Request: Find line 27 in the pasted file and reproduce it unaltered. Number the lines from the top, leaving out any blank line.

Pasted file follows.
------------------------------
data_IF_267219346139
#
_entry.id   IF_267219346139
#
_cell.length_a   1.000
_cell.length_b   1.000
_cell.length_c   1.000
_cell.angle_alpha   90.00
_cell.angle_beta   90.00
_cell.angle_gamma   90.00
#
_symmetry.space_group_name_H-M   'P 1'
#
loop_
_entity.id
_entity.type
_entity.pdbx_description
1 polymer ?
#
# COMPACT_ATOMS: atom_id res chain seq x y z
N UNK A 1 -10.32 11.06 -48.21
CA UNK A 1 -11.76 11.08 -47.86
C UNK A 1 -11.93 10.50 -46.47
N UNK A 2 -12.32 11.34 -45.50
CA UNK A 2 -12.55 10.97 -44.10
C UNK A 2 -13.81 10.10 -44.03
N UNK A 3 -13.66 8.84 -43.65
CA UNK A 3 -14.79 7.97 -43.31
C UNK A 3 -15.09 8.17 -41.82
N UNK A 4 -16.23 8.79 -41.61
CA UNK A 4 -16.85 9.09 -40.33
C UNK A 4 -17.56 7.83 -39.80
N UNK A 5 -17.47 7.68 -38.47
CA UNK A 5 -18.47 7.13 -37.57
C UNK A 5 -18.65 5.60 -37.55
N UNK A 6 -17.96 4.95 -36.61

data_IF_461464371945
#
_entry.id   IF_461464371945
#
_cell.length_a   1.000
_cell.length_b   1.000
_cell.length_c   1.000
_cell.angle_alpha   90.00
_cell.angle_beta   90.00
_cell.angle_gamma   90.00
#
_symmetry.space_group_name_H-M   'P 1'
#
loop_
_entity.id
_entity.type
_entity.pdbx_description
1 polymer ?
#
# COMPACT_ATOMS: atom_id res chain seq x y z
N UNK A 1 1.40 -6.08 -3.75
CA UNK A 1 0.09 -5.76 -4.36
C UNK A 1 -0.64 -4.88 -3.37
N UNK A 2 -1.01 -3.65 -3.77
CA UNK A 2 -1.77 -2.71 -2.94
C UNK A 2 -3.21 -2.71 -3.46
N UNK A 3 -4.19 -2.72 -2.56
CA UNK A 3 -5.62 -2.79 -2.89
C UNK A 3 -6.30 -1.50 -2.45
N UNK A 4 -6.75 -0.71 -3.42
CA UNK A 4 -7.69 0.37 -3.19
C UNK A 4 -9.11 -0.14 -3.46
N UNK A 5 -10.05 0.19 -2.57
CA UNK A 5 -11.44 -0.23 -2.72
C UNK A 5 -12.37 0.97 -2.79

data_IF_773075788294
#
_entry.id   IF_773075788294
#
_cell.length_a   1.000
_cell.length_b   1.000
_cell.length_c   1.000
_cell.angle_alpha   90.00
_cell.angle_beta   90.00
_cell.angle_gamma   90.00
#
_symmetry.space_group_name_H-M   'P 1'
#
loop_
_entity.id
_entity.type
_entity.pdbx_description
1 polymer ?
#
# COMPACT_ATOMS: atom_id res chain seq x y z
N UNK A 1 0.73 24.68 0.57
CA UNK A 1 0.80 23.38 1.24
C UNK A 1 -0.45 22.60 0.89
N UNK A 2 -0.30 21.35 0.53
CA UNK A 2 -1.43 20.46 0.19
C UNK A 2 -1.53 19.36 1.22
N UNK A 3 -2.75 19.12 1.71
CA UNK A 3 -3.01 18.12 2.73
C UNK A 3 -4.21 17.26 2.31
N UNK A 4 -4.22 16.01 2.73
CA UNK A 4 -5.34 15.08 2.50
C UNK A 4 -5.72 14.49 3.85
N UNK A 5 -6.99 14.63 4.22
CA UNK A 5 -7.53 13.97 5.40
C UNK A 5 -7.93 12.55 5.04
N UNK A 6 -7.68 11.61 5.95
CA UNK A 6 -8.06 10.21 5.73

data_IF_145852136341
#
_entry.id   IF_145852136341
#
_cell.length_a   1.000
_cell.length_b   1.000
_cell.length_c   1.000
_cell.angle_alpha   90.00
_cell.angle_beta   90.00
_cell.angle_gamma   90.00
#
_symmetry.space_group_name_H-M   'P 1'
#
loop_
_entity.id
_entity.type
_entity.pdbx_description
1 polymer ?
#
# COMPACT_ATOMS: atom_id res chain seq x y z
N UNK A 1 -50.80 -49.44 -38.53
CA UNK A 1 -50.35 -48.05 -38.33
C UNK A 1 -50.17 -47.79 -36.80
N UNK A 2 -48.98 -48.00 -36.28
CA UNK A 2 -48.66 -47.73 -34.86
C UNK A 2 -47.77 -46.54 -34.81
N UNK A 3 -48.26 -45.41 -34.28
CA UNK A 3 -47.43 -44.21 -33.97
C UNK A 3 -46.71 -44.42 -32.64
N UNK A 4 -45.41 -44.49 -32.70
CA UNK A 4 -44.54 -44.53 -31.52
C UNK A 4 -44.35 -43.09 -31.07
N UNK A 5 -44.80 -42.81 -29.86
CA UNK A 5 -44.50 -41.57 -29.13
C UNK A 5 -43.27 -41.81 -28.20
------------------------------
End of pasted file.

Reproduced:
N UNK A 3 -13.66 8.84 -43.65